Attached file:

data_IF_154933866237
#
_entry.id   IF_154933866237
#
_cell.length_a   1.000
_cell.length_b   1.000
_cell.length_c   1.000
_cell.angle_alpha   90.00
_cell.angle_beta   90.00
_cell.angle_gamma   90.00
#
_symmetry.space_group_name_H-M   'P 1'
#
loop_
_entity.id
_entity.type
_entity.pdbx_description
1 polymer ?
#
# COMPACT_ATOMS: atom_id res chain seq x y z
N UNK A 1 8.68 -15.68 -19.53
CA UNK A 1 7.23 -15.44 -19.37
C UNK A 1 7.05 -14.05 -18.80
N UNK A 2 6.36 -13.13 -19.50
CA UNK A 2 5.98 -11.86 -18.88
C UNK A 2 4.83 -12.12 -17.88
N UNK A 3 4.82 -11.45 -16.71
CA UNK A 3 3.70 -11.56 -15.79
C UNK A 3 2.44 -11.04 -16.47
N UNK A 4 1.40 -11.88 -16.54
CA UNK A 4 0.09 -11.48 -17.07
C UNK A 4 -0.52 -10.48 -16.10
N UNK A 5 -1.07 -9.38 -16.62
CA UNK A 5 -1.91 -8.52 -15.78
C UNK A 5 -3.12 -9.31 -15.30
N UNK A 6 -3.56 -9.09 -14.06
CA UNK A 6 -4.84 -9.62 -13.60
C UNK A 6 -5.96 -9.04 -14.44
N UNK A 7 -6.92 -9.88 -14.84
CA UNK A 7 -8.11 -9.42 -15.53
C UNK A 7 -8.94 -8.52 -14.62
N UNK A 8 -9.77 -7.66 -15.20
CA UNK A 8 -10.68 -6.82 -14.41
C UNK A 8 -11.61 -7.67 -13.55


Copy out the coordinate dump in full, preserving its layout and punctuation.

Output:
data_IF_154933866237
#
_entry.id   IF_154933866237
#
_cell.length_a   1.000
_cell.length_b   1.000
_cell.length_c   1.000
_cell.angle_alpha   90.00
_cell.angle_beta   90.00
_cell.angle_gamma   90.00
#
_symmetry.space_group_name_H-M   'P 1'
#
loop_
_entity.id
_entity.type
_entity.pdbx_description
1 polymer ?
#
# COMPACT_ATOMS: atom_id res chain seq x y z
N UNK A 1 8.68 -15.68 -19.53
CA UNK A 1 7.23 -15.44 -19.37
C UNK A 1 7.05 -14.05 -18.80
N UNK A 2 6.36 -13.13 -19.50
CA UNK A 2 5.98 -11.86 -18.88
C UNK A 2 4.83 -12.12 -17.88
N UNK A 3 4.82 -11.45 -16.71
CA UNK A 3 3.70 -11.56 -15.79
C UNK A 3 2.44 -11.04 -16.47
N UNK A 4 1.40 -11.88 -16.54
CA UNK A 4 0.09 -11.48 -17.07
C UNK A 4 -0.52 -10.48 -16.10
N UNK A 5 -1.07 -9.38 -16.62
CA UNK A 5 -1.91 -8.52 -15.78
C UNK A 5 -3.12 -9.31 -15.30
N UNK A 6 -3.56 -9.09 -14.06
CA UNK A 6 -4.84 -9.62 -13.60
C UNK A 6 -5.96 -9.04 -14.44
N UNK A 7 -6.92 -9.88 -14.84
CA UNK A 7 -8.11 -9.42 -15.53
C UNK A 7 -8.94 -8.52 -14.62
N UNK A 8 -9.77 -7.66 -15.20
CA UNK A 8 -10.68 -6.82 -14.41
C UNK A 8 -11.61 -7.67 -13.55